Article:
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A kidney to spare: Mom cleared to give her kidney to son after the first of the year

In early December, as the Dornbusch family was in full holiday swing, Sheri received the Christmas news she hoped to hear: she was cleared to give her son, Justin, the best gift she could spare - one of her kidneys.

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Sheri Dornbusch, left, and her son, Justin, at the Peabody Hotel in Memphis earlier this year, just after learning he was in full kidney failure. Leaving her son was a very difficult day, she said. Submitted photo

In early December, as the Dornbusch family was in full holiday swing, Sheri received the Christmas news she hoped to hear: she was cleared to give her son, Justin, the best gift she could spare – one of her kidneys.

In mid-November, it looked like she might not be a viable candidate for the donation because doctors at Abbott Northwestern Hospital in Minneapolis were concerned about some abnormal blood tests. They suggested she see an oncologist in Fargo to clear her of any cancer concerns.

“That was very scary. It’s unnerving to think I might have cancer,” the Perham mom said.

She began the testing process for possible donation nearly a year ago when she learned Justin, 30, had gone into full kidney failure, leaving him with only 2 percent function in his kidneys. He began dialysis and Dornbusch started working out at the Perham Area Community Center to improve her health for the possible donation and recovery time following.

In November, as she was completing what she thought were the final tests, she learned her white cell count was so low that doctors said she may not be a good donor for her son, she said.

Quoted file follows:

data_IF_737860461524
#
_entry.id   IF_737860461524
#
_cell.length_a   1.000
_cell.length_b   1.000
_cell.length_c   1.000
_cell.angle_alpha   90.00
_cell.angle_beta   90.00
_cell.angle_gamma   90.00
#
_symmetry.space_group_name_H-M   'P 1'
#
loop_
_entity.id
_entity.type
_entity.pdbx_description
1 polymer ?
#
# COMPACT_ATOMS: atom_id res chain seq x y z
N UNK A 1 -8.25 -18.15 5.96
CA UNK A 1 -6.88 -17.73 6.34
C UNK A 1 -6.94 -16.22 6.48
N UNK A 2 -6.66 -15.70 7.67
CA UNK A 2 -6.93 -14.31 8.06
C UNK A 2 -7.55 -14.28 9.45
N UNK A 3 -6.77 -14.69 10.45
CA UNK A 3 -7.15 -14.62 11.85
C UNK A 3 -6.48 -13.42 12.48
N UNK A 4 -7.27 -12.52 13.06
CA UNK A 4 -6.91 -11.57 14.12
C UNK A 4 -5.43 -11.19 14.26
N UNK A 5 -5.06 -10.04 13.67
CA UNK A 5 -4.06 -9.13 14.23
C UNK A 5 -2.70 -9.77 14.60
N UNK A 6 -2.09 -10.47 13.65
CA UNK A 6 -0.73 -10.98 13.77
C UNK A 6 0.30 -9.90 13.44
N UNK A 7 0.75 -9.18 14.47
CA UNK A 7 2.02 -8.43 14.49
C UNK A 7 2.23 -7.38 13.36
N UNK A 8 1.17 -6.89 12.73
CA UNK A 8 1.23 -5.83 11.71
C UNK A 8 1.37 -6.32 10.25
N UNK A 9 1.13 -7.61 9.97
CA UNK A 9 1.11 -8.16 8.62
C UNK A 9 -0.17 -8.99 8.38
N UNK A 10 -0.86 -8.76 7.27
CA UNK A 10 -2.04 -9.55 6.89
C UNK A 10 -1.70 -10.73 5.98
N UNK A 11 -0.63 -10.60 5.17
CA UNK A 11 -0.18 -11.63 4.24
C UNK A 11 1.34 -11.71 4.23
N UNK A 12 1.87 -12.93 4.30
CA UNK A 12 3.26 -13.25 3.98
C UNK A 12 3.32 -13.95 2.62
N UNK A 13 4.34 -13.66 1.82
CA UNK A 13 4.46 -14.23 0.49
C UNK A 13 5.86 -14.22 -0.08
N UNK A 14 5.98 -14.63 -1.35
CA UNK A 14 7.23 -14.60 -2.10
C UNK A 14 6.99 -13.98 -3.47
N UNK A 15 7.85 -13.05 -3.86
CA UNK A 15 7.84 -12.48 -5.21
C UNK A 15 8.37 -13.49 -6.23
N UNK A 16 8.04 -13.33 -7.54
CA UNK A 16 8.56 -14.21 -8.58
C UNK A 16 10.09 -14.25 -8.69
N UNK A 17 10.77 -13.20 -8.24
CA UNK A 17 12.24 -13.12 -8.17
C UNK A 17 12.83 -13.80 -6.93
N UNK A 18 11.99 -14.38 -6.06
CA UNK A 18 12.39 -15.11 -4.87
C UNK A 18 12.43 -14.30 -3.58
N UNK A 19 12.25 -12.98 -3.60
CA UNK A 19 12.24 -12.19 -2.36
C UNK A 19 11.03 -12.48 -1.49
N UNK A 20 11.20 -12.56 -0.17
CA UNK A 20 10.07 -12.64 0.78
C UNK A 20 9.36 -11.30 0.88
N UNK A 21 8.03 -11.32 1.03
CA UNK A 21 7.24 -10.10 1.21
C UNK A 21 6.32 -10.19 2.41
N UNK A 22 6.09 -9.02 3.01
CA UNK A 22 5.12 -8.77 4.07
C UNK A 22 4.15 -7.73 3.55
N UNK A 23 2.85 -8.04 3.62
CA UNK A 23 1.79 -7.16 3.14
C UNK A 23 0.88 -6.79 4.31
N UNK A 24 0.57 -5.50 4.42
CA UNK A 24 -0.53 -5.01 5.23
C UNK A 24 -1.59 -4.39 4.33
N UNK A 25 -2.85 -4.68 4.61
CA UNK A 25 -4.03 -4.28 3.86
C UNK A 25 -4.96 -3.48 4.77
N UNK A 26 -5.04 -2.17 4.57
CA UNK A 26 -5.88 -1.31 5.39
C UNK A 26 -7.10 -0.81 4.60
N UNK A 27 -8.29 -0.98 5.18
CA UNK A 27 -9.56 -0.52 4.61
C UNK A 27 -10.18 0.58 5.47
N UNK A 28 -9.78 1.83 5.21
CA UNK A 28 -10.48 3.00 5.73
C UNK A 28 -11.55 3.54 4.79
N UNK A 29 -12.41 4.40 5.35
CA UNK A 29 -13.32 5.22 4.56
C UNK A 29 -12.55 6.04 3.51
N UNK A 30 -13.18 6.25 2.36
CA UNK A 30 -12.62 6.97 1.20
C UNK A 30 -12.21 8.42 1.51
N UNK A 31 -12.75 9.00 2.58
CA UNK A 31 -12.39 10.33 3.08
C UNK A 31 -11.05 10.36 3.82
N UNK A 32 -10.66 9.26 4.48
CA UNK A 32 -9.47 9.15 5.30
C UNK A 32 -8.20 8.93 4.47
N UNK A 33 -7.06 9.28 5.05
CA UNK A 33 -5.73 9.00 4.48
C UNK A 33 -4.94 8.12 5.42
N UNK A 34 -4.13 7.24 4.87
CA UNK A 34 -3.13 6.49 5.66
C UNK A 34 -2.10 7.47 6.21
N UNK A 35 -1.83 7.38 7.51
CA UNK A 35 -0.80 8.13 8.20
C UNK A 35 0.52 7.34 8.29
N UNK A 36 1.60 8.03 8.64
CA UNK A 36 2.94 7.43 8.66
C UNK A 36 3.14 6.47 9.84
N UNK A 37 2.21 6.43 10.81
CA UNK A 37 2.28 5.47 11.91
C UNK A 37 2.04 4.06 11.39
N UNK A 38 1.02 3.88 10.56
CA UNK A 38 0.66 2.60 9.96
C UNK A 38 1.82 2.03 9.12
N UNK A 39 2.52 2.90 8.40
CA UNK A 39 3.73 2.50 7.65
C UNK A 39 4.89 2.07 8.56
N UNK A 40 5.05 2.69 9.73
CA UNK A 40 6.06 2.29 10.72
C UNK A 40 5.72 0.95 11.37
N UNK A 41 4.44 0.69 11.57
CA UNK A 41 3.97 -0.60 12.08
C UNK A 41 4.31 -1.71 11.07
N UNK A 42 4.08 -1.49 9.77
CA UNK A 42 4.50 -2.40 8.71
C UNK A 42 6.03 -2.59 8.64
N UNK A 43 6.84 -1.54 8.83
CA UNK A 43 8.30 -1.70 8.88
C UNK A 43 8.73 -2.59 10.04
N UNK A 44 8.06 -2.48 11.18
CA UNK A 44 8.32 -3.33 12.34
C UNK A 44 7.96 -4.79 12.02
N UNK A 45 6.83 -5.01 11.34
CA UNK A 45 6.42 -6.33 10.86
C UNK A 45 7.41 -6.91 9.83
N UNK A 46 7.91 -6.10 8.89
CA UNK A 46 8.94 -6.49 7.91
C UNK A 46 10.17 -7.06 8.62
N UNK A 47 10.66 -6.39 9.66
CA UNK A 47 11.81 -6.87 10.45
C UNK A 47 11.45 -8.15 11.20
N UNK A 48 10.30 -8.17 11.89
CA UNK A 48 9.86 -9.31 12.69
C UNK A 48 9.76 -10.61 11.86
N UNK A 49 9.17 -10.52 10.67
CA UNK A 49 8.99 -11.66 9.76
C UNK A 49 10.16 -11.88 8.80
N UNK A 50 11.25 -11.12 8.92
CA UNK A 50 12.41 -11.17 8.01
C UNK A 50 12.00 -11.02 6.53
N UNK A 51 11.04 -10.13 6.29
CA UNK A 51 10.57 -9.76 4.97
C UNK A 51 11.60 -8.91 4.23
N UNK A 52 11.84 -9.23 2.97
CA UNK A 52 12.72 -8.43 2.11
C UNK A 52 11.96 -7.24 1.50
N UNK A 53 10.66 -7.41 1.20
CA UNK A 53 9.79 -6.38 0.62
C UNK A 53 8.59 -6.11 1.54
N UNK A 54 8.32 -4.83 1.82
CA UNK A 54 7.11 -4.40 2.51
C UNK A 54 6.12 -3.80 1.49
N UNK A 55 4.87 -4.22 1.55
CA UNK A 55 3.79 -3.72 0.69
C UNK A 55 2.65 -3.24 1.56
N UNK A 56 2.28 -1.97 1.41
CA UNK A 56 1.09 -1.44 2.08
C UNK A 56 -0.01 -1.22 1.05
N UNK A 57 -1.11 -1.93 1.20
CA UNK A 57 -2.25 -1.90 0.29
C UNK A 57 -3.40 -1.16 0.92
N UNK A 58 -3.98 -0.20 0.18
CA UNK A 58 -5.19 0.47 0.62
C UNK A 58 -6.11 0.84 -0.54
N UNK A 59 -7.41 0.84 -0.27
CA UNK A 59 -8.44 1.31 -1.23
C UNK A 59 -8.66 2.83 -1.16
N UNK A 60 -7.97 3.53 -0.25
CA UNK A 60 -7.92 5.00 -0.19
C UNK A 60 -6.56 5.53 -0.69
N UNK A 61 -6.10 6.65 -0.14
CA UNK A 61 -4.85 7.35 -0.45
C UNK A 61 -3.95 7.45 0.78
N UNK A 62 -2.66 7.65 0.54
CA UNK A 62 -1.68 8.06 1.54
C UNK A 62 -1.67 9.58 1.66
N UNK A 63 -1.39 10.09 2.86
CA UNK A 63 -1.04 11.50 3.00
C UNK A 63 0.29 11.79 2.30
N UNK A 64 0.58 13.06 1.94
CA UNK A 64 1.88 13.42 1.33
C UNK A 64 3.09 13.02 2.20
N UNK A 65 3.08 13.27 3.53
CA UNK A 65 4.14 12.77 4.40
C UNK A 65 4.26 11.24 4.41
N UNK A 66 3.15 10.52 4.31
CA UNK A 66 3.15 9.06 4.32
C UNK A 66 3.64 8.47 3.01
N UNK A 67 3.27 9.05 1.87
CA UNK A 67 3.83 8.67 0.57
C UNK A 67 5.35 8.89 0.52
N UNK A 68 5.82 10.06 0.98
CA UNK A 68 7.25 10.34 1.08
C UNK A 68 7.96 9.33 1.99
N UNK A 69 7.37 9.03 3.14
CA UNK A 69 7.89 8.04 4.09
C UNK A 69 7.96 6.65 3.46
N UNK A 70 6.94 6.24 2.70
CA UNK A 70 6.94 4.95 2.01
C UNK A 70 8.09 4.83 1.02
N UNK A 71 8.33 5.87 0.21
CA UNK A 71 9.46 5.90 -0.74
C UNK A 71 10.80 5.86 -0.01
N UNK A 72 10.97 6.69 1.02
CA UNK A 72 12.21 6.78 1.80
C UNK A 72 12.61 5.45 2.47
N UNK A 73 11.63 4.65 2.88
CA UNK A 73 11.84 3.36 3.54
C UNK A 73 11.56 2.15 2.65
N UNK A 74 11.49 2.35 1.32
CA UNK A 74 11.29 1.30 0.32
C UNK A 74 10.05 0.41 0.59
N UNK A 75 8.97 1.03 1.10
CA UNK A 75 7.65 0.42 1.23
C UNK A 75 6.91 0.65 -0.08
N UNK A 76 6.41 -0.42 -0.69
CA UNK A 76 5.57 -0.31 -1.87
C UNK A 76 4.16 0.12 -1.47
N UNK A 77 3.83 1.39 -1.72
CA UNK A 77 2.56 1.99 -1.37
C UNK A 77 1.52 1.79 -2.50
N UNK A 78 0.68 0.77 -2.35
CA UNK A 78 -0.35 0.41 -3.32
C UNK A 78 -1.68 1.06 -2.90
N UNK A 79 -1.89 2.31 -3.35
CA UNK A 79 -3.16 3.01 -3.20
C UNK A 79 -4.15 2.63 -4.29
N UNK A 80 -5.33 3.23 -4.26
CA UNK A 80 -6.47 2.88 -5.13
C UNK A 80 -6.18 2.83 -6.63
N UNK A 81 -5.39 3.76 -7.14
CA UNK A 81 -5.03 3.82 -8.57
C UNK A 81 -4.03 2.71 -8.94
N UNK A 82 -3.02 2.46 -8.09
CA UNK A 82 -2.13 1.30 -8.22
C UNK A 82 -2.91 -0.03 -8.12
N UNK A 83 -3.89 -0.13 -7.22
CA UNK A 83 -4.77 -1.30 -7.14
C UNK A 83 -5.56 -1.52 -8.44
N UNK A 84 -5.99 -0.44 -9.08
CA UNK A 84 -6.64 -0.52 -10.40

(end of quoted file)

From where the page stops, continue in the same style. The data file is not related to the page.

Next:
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Everyone in her family had been sick and she had contracted a bug of some sort, she said. Though she didn’t have the illness as severely as others, doctors wanted to be sure she was healthy.

With Justin’s immune system already compromised, he couldn’t take anything into his body that might cause an infection, she said, and they sent her to an oncologist in Fargo.

She endured a colonoscopy, had several pre-cancerous polyps removed and was finally cleared on Dec. 8 to donate her kidney.

“It’s been an emotional up and down thing. Every time I thought I was getting somewhere, doctors would order more tests,” Dornbusch, 50, said of the past month of tests and waiting to hear if she had passed the latest test taken. “I am extremely happy. It’s a lot of testing that they do, so I guess I’m grateful for that.”

The surgery, in which she will give her left kidney to her son, is scheduled Jan. 11, at Piper Hospital, a member of the Abbott Hospital family, Dornbusch said. The doctors will make a small incision, put a ‘sleeve’ into her body and slide the kidney through the sleeve out of her body. Dornbusch will stay three to five days recovering at the hospital; Justin will remain in the hospital about eight days recuperating, she said.

“We are both looking forward to that day, when he will be able to move forward without dialysis and have a life again,” Dornbusch said. “For me, that will be a huge reward, just getting to see him have a normal life.”

A benefit in mid-November raised money to help the family with transportation and other expenses, Dornbusch said, and she couldn’t be more thankful.

“There really are no words to express how thankful we are for everything everybody has done to help,” Dornbusch said. “We would like to thank all the people and businesses that donated to the benefit, as well as all the people that stepped up and helped the day of the benefit to help make it a success. We have a great family, amazing friends and live in a good community.”

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